Officers describe finding teen slumped over, dead shortly after Fla. shooting over loud music

The Associated Press

Shawn Atkins, currently in prison on theft charges, testifies in the trial of Michael Dunn in Jacksonville, Fla., Thursday, Feb. 6, 2014. Atkins provided an eye witness account and the license tag of Dunn's car to police. Dunn is accused in the shooting death of Jordan Davis, who was outside a store with friends in November 2012. (AP Photo/Bob Mack, Pool)

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By DEREK KINNER, Associated Press

JACKSONVILLE, Fla. (AP) — Police officers testified Friday that a Georgia teen died almost immediately after a Florida man fired repeatedly into his vehicle following an argument over loud music outside a convenience store.

Officers Robert Holmes and Dawn Valentine of the Jacksonville Sheriff's Office said they found 17-year-old Jordan Davis slumped against another young man in the backseat of the SUV.

Blood was coming out of the back of the teen from Marietta, Ga., Holmes said.

Michael Dunn, 47, is on trial for Davis' death. He is pleading not guilty and says he shot Davis in self-defense.

Davis' friend, Tevin Thompson, who was sitting in the front passenger seat at the time of the shooting, testified that he and his friends were playing music loudly in their SUV while they waited for another friend to make a purchase inside the convenience store.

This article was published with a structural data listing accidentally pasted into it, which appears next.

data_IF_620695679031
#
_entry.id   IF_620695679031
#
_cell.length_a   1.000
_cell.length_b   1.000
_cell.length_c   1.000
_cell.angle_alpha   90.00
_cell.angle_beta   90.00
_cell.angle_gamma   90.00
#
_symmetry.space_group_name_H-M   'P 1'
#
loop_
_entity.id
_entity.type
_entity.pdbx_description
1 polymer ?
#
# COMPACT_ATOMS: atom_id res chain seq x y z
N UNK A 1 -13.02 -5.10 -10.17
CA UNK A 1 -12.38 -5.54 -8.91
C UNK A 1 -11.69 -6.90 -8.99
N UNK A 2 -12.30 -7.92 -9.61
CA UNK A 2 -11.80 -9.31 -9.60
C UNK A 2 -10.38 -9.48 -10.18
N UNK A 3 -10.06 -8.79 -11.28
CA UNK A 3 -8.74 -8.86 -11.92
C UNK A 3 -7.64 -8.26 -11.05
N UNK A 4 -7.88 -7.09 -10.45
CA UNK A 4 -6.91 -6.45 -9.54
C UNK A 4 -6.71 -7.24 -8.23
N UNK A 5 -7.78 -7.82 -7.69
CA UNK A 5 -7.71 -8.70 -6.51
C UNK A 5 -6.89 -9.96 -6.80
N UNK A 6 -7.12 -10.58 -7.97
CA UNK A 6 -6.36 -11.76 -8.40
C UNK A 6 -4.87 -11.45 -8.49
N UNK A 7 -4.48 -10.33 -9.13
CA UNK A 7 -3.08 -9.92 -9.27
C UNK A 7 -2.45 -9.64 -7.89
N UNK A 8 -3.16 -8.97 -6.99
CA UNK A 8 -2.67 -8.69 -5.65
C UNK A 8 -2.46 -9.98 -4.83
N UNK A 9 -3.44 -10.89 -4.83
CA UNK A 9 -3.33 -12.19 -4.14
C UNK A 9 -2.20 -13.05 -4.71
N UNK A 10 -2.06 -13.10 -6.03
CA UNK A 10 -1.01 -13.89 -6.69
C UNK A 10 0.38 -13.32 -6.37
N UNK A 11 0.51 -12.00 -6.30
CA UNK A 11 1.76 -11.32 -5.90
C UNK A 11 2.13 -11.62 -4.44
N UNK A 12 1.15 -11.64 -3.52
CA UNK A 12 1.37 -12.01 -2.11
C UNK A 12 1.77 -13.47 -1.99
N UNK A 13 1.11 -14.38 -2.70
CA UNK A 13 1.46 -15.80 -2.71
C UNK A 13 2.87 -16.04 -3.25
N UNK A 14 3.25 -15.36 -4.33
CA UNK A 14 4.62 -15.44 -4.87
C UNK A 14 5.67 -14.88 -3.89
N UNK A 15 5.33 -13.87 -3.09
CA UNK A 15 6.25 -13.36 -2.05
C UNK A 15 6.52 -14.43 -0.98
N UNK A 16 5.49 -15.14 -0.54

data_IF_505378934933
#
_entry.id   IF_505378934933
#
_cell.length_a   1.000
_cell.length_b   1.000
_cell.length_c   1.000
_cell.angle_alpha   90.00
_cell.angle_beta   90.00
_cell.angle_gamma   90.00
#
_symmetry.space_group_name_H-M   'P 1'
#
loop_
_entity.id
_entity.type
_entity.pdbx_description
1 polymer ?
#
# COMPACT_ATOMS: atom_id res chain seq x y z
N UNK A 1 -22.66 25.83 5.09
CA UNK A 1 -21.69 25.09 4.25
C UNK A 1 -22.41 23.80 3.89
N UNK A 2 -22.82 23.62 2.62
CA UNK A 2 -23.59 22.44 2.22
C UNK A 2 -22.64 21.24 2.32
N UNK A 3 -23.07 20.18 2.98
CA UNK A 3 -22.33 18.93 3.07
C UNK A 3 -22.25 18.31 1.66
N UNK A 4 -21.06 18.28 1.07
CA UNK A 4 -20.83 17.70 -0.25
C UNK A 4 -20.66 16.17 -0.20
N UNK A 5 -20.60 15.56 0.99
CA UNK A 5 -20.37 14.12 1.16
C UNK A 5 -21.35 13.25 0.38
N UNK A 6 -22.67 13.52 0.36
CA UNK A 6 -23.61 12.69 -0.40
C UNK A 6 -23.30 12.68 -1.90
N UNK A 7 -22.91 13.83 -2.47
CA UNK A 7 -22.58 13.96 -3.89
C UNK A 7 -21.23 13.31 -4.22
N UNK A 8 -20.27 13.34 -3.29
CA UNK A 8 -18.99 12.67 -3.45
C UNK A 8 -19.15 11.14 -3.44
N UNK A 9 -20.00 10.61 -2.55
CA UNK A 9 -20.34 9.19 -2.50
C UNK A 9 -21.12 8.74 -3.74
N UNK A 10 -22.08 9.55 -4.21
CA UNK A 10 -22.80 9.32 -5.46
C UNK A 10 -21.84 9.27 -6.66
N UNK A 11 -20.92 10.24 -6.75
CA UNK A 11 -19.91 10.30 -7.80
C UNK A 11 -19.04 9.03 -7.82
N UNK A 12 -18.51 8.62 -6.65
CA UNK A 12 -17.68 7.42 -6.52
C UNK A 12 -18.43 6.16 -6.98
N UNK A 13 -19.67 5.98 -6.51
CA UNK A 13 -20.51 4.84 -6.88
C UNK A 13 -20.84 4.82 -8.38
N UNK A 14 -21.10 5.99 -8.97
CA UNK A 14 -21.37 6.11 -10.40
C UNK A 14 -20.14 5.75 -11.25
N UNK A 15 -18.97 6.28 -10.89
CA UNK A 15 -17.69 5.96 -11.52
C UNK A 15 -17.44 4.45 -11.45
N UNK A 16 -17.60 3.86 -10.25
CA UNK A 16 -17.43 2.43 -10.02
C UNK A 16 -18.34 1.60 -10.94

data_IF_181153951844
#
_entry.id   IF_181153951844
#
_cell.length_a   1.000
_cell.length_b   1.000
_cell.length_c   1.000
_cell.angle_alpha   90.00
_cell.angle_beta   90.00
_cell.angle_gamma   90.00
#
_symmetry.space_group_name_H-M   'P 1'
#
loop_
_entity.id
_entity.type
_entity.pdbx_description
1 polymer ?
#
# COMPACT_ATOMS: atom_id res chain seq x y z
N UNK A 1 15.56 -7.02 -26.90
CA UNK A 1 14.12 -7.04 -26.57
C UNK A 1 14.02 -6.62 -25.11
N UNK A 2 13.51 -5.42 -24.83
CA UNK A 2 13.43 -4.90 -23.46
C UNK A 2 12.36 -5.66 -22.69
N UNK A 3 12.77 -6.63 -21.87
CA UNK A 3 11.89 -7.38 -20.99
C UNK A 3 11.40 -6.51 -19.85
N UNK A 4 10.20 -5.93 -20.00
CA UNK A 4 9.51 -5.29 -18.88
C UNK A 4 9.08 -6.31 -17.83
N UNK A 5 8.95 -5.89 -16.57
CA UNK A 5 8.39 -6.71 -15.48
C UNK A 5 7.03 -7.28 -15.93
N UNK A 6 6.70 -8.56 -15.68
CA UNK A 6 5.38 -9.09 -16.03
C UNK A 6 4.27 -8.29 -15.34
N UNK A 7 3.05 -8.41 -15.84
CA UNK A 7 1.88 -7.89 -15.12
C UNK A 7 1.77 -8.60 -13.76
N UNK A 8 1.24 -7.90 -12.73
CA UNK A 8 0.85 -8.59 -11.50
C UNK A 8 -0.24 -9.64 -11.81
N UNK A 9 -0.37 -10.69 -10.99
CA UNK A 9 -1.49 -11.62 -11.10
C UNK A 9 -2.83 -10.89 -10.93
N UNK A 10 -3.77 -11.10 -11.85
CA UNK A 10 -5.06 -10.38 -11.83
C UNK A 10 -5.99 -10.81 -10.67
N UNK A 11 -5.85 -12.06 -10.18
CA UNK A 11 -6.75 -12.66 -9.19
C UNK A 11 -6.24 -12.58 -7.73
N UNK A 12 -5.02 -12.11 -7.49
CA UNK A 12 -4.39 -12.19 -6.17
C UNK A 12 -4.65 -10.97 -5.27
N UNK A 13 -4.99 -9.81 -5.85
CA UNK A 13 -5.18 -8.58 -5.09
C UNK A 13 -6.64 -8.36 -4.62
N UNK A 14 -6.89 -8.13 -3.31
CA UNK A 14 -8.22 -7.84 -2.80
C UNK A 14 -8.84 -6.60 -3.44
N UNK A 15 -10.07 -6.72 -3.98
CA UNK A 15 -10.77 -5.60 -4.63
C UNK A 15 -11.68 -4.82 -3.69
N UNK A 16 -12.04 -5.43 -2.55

Dunn pulled into the parking space next to theirs, so close that it would have been impossible to open the driver's door, Thompson said.

Dunn seemed upset and shouted to them to "turn your music down. I can't hear myself think," Thompson said.

During opening statements Thursday, prosecutor John Guy told jurors that Davis posed no threat to Dunn and that there was no weapon in Davis' vehicle.

"Jordan Davis was upset, no doubt. He was cussing, no doubt. He raised his voice, no doubt. But he never threatened the guy," Guy said. "The only thing he had on his person was a cellphone and a pocket knife. They stayed in his pocket."

Dunn's attorney, Cory Strolla, told jurors Dunn felt threatened and fired in self-defense. Under Florida law, Dunn had every right not to be a victim, the defense attorney said.

During the argument, Davis brandished the pocket knife, which was 4 inches and serrated when opened, Strolla said.

Davis' words to Dunn were, "I should kill you right now," Strolla said.

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